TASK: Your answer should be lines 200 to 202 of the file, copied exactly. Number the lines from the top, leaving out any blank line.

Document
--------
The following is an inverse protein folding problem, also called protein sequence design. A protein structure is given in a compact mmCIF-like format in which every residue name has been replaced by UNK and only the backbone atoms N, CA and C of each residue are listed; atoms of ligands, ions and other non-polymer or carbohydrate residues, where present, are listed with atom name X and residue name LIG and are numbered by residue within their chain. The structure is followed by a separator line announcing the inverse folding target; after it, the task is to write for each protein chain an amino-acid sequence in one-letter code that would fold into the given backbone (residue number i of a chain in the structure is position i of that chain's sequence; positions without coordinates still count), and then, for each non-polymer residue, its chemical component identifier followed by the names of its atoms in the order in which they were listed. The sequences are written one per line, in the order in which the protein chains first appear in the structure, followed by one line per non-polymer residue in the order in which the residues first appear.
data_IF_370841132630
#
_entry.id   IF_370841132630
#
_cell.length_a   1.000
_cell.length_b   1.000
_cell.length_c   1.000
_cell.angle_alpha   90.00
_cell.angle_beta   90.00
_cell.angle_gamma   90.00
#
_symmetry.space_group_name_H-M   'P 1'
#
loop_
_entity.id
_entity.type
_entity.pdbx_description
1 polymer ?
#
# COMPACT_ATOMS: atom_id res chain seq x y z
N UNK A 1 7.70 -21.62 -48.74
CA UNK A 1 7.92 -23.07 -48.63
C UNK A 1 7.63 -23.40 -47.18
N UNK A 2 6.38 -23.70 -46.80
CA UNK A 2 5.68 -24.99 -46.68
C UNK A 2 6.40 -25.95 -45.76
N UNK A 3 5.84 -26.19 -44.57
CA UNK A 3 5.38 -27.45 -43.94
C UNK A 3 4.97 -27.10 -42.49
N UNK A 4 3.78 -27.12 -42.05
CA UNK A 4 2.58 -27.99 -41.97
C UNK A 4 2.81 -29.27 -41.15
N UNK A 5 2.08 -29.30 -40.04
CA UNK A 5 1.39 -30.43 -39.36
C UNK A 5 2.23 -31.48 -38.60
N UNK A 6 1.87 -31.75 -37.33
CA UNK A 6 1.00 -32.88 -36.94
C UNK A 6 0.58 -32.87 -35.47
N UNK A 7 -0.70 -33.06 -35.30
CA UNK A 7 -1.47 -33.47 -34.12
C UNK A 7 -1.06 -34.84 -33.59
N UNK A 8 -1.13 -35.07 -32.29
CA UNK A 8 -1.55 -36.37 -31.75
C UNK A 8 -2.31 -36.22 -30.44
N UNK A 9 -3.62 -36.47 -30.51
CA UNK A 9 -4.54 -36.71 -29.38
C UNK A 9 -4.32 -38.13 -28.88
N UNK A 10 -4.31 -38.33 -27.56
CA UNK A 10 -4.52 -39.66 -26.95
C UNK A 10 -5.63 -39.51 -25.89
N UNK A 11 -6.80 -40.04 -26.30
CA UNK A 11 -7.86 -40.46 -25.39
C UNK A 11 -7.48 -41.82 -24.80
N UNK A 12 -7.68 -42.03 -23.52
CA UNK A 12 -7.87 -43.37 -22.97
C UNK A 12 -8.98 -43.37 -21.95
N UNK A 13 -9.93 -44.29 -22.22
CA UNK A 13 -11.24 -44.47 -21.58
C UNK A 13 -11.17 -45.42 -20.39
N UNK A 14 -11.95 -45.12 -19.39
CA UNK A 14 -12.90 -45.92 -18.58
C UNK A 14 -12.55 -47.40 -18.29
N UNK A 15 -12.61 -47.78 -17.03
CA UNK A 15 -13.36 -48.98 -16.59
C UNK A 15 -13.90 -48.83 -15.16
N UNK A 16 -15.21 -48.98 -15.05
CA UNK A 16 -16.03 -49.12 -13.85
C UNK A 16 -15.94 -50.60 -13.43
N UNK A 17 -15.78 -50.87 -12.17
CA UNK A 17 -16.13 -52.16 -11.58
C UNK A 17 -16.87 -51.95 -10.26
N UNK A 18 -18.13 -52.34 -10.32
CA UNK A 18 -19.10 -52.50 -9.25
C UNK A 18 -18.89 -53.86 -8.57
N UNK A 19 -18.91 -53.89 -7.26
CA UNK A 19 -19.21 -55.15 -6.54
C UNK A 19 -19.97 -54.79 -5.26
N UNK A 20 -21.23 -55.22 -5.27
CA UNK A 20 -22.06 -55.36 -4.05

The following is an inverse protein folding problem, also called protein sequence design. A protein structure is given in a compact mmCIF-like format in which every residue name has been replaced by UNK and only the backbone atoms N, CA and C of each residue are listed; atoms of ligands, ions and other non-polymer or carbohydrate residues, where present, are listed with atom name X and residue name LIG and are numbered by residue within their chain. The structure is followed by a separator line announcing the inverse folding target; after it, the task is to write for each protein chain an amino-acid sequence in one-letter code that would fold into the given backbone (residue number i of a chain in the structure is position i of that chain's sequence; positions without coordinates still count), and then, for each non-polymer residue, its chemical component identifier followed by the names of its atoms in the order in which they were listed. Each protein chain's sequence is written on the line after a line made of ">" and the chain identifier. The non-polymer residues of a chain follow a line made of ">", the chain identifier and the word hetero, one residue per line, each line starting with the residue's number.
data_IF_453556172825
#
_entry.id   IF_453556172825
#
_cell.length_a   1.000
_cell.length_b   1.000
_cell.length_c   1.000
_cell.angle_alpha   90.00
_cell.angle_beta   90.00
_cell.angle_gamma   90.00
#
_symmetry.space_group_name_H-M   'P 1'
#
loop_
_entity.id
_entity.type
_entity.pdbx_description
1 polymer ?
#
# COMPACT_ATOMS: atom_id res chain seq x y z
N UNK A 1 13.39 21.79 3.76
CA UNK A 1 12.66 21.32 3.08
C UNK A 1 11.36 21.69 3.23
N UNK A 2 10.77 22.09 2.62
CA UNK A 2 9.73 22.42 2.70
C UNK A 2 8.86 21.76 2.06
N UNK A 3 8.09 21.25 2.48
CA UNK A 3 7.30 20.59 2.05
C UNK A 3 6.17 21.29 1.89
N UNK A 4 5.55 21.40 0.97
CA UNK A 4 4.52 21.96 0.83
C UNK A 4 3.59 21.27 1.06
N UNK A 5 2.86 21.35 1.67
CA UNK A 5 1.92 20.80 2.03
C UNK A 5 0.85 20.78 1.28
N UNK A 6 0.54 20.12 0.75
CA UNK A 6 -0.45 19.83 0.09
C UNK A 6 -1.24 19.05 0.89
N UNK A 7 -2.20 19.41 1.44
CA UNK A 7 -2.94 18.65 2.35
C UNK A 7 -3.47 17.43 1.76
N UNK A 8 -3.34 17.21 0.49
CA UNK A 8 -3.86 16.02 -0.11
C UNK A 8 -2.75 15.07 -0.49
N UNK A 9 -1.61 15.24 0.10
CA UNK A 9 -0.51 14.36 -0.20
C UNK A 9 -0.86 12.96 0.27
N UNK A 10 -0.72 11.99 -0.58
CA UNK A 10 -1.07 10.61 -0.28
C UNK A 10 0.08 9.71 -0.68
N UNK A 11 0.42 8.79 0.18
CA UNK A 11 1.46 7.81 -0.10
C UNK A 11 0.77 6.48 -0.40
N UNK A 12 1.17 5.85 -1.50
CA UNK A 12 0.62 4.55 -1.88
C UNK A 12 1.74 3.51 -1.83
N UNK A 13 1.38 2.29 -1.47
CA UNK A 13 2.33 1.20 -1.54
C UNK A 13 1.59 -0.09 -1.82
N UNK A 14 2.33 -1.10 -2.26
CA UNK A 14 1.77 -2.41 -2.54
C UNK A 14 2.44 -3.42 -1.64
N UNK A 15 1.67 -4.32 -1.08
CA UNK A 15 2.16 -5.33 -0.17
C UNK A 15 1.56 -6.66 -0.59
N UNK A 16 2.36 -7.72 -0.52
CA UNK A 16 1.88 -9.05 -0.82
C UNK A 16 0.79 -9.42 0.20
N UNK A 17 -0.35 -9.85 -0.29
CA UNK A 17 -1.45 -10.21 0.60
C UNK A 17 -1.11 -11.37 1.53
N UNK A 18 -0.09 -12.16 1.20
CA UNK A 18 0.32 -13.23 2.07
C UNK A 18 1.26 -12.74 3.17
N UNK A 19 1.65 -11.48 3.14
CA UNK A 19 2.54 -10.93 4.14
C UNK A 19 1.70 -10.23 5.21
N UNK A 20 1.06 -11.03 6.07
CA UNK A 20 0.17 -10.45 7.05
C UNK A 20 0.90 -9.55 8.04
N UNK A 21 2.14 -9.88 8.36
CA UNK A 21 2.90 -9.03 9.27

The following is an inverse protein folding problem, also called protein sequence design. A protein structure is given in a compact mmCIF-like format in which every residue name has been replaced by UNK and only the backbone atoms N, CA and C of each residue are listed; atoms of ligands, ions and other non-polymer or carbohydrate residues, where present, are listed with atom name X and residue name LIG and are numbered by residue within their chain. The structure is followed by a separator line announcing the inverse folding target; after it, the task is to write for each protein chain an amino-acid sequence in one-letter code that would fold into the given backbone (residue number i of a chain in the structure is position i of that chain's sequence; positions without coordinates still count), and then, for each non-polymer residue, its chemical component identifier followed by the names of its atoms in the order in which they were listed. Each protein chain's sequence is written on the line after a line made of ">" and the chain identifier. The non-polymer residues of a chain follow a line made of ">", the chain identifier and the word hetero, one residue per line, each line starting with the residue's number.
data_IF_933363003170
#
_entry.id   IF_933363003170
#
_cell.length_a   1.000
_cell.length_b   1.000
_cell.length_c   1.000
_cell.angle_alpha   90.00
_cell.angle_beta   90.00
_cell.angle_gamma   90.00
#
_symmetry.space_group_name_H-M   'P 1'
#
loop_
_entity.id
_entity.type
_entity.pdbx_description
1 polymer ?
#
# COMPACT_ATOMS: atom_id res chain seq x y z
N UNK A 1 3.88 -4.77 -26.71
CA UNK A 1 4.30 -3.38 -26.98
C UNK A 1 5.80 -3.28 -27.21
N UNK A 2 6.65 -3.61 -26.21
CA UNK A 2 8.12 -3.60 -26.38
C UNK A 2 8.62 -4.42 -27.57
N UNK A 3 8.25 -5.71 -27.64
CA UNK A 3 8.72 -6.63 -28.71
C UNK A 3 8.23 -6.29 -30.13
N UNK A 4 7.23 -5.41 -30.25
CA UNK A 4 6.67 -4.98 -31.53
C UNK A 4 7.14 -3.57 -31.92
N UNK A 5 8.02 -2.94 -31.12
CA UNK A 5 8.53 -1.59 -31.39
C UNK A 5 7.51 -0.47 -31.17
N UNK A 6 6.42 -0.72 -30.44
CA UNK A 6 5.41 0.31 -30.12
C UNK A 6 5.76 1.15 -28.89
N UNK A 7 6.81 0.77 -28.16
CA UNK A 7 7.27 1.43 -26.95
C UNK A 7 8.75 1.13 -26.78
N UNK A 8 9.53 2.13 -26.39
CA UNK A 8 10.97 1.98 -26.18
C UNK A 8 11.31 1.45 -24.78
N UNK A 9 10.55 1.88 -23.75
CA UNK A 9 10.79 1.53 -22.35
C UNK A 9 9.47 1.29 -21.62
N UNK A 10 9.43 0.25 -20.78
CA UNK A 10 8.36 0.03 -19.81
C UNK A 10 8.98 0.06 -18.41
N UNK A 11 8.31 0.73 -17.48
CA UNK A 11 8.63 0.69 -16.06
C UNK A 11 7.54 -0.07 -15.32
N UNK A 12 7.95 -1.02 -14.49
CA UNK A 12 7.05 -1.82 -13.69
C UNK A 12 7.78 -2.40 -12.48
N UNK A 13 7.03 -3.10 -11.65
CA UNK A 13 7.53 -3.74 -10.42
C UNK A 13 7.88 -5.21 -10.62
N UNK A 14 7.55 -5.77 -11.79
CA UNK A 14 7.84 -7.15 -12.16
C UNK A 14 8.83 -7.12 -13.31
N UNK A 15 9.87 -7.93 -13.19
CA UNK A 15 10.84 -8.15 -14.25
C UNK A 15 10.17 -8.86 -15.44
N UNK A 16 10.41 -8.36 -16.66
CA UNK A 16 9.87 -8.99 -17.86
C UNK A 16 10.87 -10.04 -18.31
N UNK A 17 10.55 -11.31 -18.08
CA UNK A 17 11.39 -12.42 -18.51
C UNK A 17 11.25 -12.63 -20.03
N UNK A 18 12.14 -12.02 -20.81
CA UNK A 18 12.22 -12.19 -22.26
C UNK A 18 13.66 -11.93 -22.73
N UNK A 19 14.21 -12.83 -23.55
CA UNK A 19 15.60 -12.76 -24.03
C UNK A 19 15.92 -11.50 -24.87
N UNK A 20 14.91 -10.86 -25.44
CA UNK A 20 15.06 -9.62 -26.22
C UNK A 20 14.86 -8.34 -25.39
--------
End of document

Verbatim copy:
N UNK A 6 6.42 -0.72 -30.44
CA UNK A 6 5.41 0.31 -30.12
C UNK A 6 5.76 1.15 -28.89